Women are thus viewed by some people on campus as beneficiaries of a kind of affirmative action, inherently under-qualified and perceived as having an easier way into the university as opposed to men, who "have no leg up." This view is not limited to silent corners of MIT’s current student body. Earlier this year, a Google software engineer named James Damore, who spent time at MIT as a researcher, circulated a memo claiming women were inherently less suited than men to roles in technology.
This belief is so pervasive that even presenting facts and hard statistics does little to undo the myth. In the 2016 Report on the Status of Undergraduate Women at MIT, it was observed that:
…[Undergraduate] women at MIT experience negative stereotyping and feel less confident than men, even though they perform as well or better than their male counterparts on standard metrics of academic success such as GPAs and graduation rates.(2)
Despite their ability to succeed at a level equal to or beyond the abilities of their male peers, many women at MIT continue to feel insecure about their capacity to perform. A common attitude prevails when it comes to discussing the dynamics of gender on campus: to admit that one is a woman at MIT and to frankly address the context of gender at the institution is to admit to being complicit in receiving some sort of assistance or having enjoyed some kind of imagined unfair advantage—and thus to admit that one is unqualified. Thus, many women on campus avoid addressing the subject of gender entirely, and it often seems that there is a fear of acknowledging or confronting that false narrative about women at MIT.
I don’t believe that most of the faculty, students, or administration at MIT’s School of Architecture actively subscribe to the notion of women on campus being inherently less qualified than men, but the sentiment is difficult to ignore or avoid completely while studying and working at MIT, a school that has been so vocal in its attempt to shed its image as a male-dominated school and yet remains predominantly male. Though the numbers of female students have increased in recent years, based on a report issued in 2017, both undergraduate and graduate women comprise less than one-third of the school. Just 22 percent of faculty members (of all ranks) are women.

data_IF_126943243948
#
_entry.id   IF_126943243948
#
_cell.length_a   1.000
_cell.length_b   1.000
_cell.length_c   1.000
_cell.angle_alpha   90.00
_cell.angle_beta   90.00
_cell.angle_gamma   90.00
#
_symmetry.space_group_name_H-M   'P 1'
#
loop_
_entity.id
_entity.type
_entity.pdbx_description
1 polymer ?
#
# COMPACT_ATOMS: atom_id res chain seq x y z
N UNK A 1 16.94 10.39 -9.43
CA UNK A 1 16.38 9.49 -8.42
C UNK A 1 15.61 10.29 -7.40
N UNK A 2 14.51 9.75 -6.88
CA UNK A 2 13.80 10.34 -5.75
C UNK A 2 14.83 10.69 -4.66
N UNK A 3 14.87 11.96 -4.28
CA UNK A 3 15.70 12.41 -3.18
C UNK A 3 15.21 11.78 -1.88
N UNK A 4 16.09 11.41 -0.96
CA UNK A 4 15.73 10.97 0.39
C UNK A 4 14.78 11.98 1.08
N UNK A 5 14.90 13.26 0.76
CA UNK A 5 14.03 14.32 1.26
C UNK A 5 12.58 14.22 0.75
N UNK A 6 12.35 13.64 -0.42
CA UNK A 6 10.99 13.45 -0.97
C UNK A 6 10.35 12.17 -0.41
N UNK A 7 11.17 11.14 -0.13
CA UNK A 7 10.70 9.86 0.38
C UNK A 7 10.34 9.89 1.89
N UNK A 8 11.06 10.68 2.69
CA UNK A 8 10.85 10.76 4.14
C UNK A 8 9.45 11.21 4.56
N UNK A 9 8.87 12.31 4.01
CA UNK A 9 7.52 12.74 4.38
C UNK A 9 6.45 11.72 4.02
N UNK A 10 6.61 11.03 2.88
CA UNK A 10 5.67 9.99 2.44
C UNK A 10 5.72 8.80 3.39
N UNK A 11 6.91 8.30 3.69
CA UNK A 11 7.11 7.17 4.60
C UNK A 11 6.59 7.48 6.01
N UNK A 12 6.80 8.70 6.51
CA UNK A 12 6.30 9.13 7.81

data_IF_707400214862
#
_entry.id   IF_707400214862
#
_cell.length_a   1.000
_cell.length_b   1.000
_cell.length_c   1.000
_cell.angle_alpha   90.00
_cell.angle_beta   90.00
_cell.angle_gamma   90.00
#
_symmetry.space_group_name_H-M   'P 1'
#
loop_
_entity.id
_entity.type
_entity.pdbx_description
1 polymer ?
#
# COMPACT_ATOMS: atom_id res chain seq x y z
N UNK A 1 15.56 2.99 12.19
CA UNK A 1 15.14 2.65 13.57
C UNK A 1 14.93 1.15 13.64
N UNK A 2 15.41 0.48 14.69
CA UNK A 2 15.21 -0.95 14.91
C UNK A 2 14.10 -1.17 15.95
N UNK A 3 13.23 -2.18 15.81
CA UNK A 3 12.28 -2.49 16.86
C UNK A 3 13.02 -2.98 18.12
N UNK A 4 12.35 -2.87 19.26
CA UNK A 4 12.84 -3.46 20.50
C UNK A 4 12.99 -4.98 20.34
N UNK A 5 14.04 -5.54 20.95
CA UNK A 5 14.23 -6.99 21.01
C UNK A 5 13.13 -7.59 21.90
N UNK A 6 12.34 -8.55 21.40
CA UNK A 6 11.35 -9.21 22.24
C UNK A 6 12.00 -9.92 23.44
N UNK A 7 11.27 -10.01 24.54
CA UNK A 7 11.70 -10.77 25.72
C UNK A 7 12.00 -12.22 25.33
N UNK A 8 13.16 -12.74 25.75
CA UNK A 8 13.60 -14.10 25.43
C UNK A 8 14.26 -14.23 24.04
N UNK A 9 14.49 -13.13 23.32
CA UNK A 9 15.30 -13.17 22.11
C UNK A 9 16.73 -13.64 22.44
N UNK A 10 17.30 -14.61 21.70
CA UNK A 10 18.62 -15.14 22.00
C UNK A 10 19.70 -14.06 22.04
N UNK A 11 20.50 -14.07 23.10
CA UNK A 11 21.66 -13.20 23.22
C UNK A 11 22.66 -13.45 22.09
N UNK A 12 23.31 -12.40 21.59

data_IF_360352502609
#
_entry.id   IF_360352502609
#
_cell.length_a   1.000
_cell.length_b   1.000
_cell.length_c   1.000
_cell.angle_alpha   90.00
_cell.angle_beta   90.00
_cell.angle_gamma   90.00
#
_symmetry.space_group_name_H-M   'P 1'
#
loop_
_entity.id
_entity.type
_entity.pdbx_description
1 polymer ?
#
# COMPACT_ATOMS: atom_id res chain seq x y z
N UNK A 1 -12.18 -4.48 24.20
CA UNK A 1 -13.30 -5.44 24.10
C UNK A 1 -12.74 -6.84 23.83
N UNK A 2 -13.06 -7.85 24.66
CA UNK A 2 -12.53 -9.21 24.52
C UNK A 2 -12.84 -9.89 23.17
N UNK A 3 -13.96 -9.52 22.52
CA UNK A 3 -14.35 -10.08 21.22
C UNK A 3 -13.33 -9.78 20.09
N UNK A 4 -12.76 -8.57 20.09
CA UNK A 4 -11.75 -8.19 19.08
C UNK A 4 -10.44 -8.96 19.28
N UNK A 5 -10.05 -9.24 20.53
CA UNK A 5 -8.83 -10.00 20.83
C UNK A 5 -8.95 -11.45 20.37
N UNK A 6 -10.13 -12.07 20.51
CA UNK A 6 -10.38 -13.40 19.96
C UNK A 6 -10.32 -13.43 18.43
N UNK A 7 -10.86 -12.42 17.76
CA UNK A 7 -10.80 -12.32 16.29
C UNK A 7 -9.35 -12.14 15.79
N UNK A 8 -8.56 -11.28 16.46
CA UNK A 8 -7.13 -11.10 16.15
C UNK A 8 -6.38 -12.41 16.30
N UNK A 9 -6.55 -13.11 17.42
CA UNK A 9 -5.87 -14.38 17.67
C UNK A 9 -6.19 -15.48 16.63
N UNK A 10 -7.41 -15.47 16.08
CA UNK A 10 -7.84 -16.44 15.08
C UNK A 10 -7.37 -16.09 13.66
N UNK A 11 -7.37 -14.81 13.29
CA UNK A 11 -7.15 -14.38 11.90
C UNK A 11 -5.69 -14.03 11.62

Despite these numbers, the School of Architecture has felt relatively insulated from the conversation of gender inequity. Although women comprise only 29 percent of the faculty in the school, the women in our faculty are incredibly accomplished in their fields and are vocal, visible participants at the school. Moreover, MIT’s School of Architecture was one of the first schools to accept women. In 1890, Lois Lilley Howe became the first woman to graduate from MIT’s School of Architecture, going on to become the second woman in the United States to establish her own architecture firm.(3) In 1905, Marie Celeste Turner was admitted to the School of Architecture, becoming the first black women to attend MIT.